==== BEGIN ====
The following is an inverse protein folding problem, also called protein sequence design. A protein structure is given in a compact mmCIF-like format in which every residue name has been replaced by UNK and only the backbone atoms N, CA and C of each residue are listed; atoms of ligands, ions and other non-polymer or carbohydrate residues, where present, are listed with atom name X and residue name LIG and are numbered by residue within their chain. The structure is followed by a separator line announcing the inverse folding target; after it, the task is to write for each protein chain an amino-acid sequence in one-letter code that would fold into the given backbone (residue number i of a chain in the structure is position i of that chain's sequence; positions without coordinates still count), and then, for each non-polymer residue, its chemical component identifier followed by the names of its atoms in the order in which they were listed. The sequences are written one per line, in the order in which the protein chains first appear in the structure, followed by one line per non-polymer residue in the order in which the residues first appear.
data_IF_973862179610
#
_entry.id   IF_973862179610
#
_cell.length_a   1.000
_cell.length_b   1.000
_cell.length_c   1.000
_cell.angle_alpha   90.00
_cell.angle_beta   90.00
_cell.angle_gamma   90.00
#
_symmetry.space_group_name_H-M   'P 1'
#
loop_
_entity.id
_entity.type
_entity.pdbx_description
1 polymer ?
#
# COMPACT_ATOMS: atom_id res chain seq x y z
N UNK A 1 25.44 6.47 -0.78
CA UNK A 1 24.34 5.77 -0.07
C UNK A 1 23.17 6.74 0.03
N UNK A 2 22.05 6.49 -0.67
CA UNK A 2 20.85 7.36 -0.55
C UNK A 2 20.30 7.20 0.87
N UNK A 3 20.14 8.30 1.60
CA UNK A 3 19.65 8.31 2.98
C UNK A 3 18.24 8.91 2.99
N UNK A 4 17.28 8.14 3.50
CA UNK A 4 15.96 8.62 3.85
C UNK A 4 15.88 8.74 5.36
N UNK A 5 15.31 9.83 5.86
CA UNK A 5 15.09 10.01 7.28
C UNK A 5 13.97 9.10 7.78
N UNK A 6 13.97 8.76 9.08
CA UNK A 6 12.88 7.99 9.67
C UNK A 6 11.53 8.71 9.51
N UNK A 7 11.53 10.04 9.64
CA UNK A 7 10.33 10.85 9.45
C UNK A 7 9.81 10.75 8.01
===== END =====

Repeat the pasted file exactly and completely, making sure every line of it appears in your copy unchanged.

The following is an inverse protein folding problem, also called protein sequence design. A protein structure is given in a compact mmCIF-like format in which every residue name has been replaced by UNK and only the backbone atoms N, CA and C of each residue are listed; atoms of ligands, ions and other non-polymer or carbohydrate residues, where present, are listed with atom name X and residue name LIG and are numbered by residue within their chain. The structure is followed by a separator line announcing the inverse folding target; after it, the task is to write for each protein chain an amino-acid sequence in one-letter code that would fold into the given backbone (residue number i of a chain in the structure is position i of that chain's sequence; positions without coordinates still count), and then, for each non-polymer residue, its chemical component identifier followed by the names of its atoms in the order in which they were listed. The sequences are written one per line, in the order in which the protein chains first appear in the structure, followed by one line per non-polymer residue in the order in which the residues first appear.
data_IF_973862179610
#
_entry.id   IF_973862179610
#
_cell.length_a   1.000
_cell.length_b   1.000
_cell.length_c   1.000
_cell.angle_alpha   90.00
_cell.angle_beta   90.00
_cell.angle_gamma   90.00
#
_symmetry.space_group_name_H-M   'P 1'
#
loop_
_entity.id
_entity.type
_entity.pdbx_description
1 polymer ?
#
# COMPACT_ATOMS: atom_id res chain seq x y z
N UNK A 1 25.44 6.47 -0.78
CA UNK A 1 24.34 5.77 -0.07
C UNK A 1 23.17 6.74 0.03
N UNK A 2 22.05 6.49 -0.67
CA UNK A 2 20.85 7.36 -0.55
C UNK A 2 20.30 7.20 0.87
N UNK A 3 20.14 8.30 1.60
CA UNK A 3 19.65 8.31 2.98
C UNK A 3 18.24 8.91 2.99
N UNK A 4 17.28 8.14 3.50
CA UNK A 4 15.96 8.62 3.85
C UNK A 4 15.88 8.74 5.36
N UNK A 5 15.31 9.83 5.86
CA UNK A 5 15.09 10.01 7.28
C UNK A 5 13.97 9.10 7.78
N UNK A 6 13.97 8.76 9.08
CA UNK A 6 12.88 7.99 9.67
C UNK A 6 11.53 8.71 9.51
N UNK A 7 11.53 10.04 9.64
CA UNK A 7 10.33 10.85 9.45
C UNK A 7 9.81 10.75 8.01